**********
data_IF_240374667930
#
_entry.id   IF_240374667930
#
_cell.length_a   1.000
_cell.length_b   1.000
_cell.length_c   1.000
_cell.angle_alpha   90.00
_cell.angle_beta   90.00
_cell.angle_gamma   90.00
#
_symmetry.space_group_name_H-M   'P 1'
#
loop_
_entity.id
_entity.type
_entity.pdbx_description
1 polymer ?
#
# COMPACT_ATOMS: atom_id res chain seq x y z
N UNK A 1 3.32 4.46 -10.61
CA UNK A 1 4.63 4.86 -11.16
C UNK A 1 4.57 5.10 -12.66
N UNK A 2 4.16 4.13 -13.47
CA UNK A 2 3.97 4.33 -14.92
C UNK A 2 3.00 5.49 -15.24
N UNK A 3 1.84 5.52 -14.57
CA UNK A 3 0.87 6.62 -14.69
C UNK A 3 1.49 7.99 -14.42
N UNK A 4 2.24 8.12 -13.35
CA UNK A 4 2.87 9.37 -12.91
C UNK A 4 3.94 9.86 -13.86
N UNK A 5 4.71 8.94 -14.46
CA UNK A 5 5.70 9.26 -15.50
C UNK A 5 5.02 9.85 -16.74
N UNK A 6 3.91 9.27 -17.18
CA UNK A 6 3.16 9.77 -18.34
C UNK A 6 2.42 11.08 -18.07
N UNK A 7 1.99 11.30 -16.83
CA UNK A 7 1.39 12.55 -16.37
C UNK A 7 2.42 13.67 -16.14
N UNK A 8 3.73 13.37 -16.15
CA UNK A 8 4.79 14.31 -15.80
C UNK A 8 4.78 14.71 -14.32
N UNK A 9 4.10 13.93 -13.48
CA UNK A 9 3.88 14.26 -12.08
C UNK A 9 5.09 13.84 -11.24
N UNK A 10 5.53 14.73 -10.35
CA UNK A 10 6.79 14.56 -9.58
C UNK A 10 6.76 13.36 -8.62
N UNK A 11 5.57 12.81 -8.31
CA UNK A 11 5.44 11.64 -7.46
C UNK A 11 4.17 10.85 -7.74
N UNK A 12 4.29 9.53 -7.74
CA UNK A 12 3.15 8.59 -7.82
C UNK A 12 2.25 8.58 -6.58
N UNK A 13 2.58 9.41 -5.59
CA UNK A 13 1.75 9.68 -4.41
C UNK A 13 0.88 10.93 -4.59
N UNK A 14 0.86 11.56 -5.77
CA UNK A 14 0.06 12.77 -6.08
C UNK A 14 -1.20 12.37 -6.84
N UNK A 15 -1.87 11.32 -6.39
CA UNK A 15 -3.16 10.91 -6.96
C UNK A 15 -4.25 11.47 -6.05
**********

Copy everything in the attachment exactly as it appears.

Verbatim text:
data_IF_240374667930
#
_entry.id   IF_240374667930
#
_cell.length_a   1.000
_cell.length_b   1.000
_cell.length_c   1.000
_cell.angle_alpha   90.00
_cell.angle_beta   90.00
_cell.angle_gamma   90.00
#
_symmetry.space_group_name_H-M   'P 1'
#
loop_
_entity.id
_entity.type
_entity.pdbx_description
1 polymer ?
#
# COMPACT_ATOMS: atom_id res chain seq x y z
N UNK A 1 3.32 4.46 -10.61
CA UNK A 1 4.63 4.86 -11.16
C UNK A 1 4.57 5.10 -12.66
N UNK A 2 4.16 4.13 -13.47
CA UNK A 2 3.97 4.33 -14.92
C UNK A 2 3.00 5.49 -15.24
N UNK A 3 1.84 5.52 -14.57
CA UNK A 3 0.87 6.62 -14.69
C UNK A 3 1.49 7.99 -14.42
N UNK A 4 2.24 8.12 -13.35
CA UNK A 4 2.87 9.37 -12.91
C UNK A 4 3.94 9.86 -13.86
N UNK A 5 4.71 8.94 -14.46
CA UNK A 5 5.70 9.26 -15.50
C UNK A 5 5.02 9.85 -16.74
N UNK A 6 3.91 9.27 -17.18
CA UNK A 6 3.16 9.77 -18.34
C UNK A 6 2.42 11.08 -18.07
N UNK A 7 1.99 11.30 -16.83
CA UNK A 7 1.39 12.55 -16.37
C UNK A 7 2.42 13.67 -16.14
N UNK A 8 3.73 13.37 -16.15
CA UNK A 8 4.79 14.31 -15.80
C UNK A 8 4.78 14.71 -14.32
N UNK A 9 4.10 13.93 -13.48
CA UNK A 9 3.88 14.26 -12.08
C UNK A 9 5.09 13.84 -11.24
N UNK A 10 5.53 14.73 -10.35
CA UNK A 10 6.79 14.56 -9.58
C UNK A 10 6.76 13.36 -8.62
N UNK A 11 5.57 12.81 -8.31
CA UNK A 11 5.44 11.64 -7.46
C UNK A 11 4.17 10.85 -7.74
N UNK A 12 4.29 9.53 -7.74
CA UNK A 12 3.15 8.59 -7.82
C UNK A 12 2.25 8.58 -6.58
N UNK A 13 2.58 9.41 -5.59
CA UNK A 13 1.75 9.68 -4.41
C UNK A 13 0.88 10.93 -4.59
N UNK A 14 0.86 11.56 -5.77
CA UNK A 14 0.06 12.77 -6.08
C UNK A 14 -1.20 12.37 -6.84
N UNK A 15 -1.87 11.32 -6.39
CA UNK A 15 -3.16 10.91 -6.96
C UNK A 15 -4.25 11.47 -6.05